Poke around abc-clio, wikipedia, and other corners of the internet to find the oldest surviving sources written by or about your rebel. On wikipedia, you can often find primary sources linked from the part of the page labeled "historical sources," "primary sources," and sometimes "external links." Other times you'll have to be more persistent, reading for the title and/or author of a primary source and searching for it in other locations. Here are some useful collections of primary sources:


http://sourcebooks.fordham.edu/ancient/asbook.asp


http://www.calstatela.edu/library/guides/psweb.htm


If you found a very long source, say 20 pages or longer, look at the table of contents or maybe skim around within it for a bit to find the part you'll MUSQ. Copy out and paste about 40 minutes worth of reading of the text and the citation information into your google doc and annotate it using google comments, effectively MUSQing it carefully. Looking for insights that expand your understanding of your rebel. At the bottom make a list of the three most important things the source reveals that you didn't get from your secondary sources.


E.g. This link will take you to my model.



5. Make a PDF file for your primary source to share.
I will demonstrate how to do this in class, but in case you were absent, got confused, or zoned out, here are the directions:

1. Please copy your annotated primary source from your doc and paste it into a fresh doc. Make sure the pasted version is free of your annotations and notes.

2. Put citation information at the top of the document, the author, the name of the book or source it comes from, date, translator, etc. e.g. "Exodus (excerpted), second book of the Hebrew Torah, New Standard Revised Version (NSRV), National Council of Churches,1989."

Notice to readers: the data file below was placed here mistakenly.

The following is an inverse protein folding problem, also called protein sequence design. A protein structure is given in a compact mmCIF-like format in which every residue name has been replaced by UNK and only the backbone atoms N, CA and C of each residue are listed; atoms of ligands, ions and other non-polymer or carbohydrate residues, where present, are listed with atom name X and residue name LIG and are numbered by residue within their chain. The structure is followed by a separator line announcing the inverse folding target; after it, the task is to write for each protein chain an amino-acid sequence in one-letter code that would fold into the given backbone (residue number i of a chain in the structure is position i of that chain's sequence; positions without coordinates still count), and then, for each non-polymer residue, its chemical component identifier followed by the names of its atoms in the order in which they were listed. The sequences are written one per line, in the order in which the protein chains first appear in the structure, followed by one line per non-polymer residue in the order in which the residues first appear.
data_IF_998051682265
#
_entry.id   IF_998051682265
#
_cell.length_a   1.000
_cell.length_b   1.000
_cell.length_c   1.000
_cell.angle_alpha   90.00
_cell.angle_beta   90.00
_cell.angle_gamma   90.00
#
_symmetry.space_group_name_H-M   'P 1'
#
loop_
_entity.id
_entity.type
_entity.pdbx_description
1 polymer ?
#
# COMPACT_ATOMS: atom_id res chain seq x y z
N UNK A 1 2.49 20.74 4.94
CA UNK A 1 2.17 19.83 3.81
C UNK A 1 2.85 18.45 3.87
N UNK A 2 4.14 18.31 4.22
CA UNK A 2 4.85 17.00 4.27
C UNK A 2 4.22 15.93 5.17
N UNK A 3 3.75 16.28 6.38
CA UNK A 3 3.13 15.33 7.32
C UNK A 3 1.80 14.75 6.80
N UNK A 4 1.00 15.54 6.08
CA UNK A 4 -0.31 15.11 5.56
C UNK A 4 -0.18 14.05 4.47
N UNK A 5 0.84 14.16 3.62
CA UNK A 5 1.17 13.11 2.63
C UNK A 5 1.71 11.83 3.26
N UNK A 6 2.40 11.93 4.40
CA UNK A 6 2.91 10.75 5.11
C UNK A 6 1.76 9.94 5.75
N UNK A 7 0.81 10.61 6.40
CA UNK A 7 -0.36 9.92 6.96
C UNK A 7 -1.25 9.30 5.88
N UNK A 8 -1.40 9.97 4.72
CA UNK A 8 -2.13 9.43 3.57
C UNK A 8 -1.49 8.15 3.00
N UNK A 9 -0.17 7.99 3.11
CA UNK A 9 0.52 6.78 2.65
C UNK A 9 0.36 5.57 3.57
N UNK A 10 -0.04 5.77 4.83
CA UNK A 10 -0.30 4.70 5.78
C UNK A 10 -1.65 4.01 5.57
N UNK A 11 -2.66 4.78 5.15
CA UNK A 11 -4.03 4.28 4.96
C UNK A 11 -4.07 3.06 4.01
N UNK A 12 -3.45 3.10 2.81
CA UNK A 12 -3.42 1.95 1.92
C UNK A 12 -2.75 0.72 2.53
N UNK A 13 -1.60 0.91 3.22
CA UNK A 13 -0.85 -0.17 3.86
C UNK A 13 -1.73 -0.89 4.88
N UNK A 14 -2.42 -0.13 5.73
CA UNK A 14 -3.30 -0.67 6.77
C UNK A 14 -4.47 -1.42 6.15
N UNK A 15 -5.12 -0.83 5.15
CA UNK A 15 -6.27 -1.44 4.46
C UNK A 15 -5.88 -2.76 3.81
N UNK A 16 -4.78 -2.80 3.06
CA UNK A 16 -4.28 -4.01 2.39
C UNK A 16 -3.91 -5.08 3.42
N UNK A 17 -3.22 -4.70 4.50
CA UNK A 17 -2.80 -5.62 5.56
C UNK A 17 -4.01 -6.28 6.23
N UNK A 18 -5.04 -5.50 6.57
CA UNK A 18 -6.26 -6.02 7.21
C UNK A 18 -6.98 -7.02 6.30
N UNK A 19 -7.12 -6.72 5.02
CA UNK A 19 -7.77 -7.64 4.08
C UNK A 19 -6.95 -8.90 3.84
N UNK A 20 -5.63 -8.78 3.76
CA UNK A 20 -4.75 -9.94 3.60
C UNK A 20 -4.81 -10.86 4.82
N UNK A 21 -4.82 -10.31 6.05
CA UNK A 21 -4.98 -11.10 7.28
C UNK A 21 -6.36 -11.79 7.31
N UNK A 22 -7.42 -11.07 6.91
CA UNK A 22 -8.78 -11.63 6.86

3. Excerpt the primary source. That means cut it down to the most interesting page or two. Add elipses ... where you cut text.

4. Click 'file' in the google doc menu, click 'download as' and select 'pdf.'

5. Retitle the pdf file to include your class, your name and the name of your rebel:

E.g. W7, Smith, Urukagina document.pdf

6. Send this pdf file as an attachment to rsmith@er9.org so he can upload it to perusall where the class can read it.


6. Consequences II: Specifically how did their actions and ideas change the world?

Now that you've looked at both primary and secondary sources, it's time to zoom out and find the big picture, and figure out why your rebel matters. How did their rebellion impact our lives? Where can we see his or her legacy today?


E.g. "Evidence of Urukagina's influence can be seen in any political rebellion that seeks to create justice. The American Revolution, the Russian Revolution come to mind, the first a rebellion against taxes and the second against a king who monopolized wealth.
His laws are also the first documented to create social safety nets. They are echoed in any statute designed to protect the weak from the strong. Child protection laws, laws protecting worker's rights, laws that punish corrupt officials, laws providing legal counsel to the poor, Medicare, Medicaid, and food assistance are all policies that owe their existence to Urukagina's innovations."


7. Prepare an interactive presentation...

Figure out how to visually and orally share what you learned about your rebel, particularly a moral we can use in our own lives. Here are some general parameters...

- Include at least 3 images, one for motive, one for actions, and a third for consequences.

- LINK ALL INFORMATION TO THE POINT OF YOUR TALK.

- 7-10m

- The form of media in terms of speech, film, slides, drama, website, is up to you, but make sure form follows function.

- Past-present connections help prove that your moral is relevant to today.

- Also include 2-3 quotations from the person themselves or the oldest primary source.

- Give us something to do, a mini simulation, discussion question, game, or quiz, a singalong, etc. Please make sure the activity reinforces the point of your talk.